Monday, July 14, 2008

The American Heart Association Gets It!

Or do they?

A few weeks ago, the American Heart Association released a position paper and call to action on the matter of obesity.

The paper, entitled "Population-Based Prevention of Obesity: The Need for Comprehensive Promotion of Healthful Eating, Physical Activity, and Energy Balance" is available online and it details how medical professionals and organizations like the AHA can get involved in the fight against obesity.

The paper rightly reports that rather than target the individual, we need to target the environment in an approach akin to the one taken in the fight against tobacco, and that everyone can play a role.

In an interview the paper's lead author, Dr. Shiriki K Kumanyika had this to say to Medscape's Heartwire,

"The main point of the statement is that we need to place more emphasis on population-based and preventive approaches than we have to date"

"It's inefficient to put all your eggs in the basket of screening and treating the individual"
But perhaps it's Dr. Kumanyika's comments on why this is important to the AHA that I felt were most on the money,
"This statement is about putting the information in one place and telling people who don't think it's their business that the level of advocacy and awareness we need also applies to them. We can't afford to have anyone working on cardiovascular disease who, if asked by the person next to them on the golf course or next to them in the hospital, doesn't really get it that obesity is not just a bunch of people who overindulge."

"We can't afford to have the people who are involved in treatment think that's the only solution. They also have to convince people to do things that are a lot harder, because they're getting right to the heart of how people live, they're getting into vested interests, and there's not necessarily a profit motive. But cardiologists are very, very authoritative and influential people. People will ask their cardiologist for an opinion, and we want them to know what they should say."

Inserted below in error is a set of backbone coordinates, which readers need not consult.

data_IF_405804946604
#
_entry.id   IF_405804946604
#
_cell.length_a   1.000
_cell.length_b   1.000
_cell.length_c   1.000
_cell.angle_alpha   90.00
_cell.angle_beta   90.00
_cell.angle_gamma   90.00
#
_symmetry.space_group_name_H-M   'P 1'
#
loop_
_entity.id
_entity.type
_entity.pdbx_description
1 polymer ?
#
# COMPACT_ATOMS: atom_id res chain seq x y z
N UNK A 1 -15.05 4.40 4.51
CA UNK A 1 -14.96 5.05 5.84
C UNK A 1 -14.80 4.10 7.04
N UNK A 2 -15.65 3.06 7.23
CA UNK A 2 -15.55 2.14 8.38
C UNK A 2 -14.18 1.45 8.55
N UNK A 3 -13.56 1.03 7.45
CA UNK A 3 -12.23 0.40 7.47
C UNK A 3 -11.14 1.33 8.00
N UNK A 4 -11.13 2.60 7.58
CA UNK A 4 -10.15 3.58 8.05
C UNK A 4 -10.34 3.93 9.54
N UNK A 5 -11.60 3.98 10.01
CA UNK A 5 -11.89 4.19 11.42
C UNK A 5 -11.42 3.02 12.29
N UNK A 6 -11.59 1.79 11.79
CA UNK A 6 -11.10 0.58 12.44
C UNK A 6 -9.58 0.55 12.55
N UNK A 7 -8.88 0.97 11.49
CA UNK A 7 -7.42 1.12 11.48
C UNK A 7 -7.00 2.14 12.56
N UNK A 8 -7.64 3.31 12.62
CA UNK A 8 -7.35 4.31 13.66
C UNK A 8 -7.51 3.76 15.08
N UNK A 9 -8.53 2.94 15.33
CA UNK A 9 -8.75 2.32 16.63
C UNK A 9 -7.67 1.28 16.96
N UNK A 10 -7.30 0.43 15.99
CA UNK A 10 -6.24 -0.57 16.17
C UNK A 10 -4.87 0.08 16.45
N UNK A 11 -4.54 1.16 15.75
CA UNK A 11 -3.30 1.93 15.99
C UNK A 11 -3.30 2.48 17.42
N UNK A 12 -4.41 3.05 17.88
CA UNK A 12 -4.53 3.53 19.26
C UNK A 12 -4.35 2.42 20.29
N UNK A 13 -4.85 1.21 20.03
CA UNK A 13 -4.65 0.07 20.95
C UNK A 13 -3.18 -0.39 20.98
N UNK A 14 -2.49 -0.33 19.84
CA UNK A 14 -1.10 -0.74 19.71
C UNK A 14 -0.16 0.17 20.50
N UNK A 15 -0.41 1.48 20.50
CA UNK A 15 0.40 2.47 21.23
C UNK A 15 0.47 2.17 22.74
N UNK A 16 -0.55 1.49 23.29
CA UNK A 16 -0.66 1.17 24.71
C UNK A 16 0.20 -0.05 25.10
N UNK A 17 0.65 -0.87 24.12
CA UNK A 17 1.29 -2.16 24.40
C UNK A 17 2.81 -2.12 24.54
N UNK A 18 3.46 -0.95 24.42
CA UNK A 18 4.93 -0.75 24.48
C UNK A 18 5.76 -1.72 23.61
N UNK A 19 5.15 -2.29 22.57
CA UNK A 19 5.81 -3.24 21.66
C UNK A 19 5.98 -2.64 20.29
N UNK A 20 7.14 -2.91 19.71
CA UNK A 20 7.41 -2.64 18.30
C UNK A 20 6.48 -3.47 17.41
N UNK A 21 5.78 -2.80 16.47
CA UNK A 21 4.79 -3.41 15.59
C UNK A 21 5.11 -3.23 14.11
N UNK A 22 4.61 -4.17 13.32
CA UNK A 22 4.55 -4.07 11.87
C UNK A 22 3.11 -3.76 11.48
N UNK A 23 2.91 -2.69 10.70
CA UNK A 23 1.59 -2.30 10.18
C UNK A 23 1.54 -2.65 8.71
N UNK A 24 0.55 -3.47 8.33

I agree wholeheartedly with everything she said and think that the position piece is excellent.

So what was my off the cuffness about at the top of this post?

Well after all that when I look on the AHA's website, under the section entitled, "Diseases and Conditions", despite their call to action on educating the public and professionals about obesity, despite the opening salvo of their position piece,
"Obesity is a major influence on the development of cardiovascular disease (CVD) and affects physical and social functioning and quality of life. The proportion of adults and children who are obese has reached epidemic proportions",
obesity is not listed as a disease or condition important enough to the AHA to highlight on their homepage (click my image above to enlarge).

If the AHA really wants their members to get that obesity is not just about individual overindulgence, how about they come right out on their homepage and declare that it's a chronic disease condition and should be treated with the same degree of concern and respect as diabetes, hyperlipidemia and hypertension as a valid target for both treatment and prevention efforts?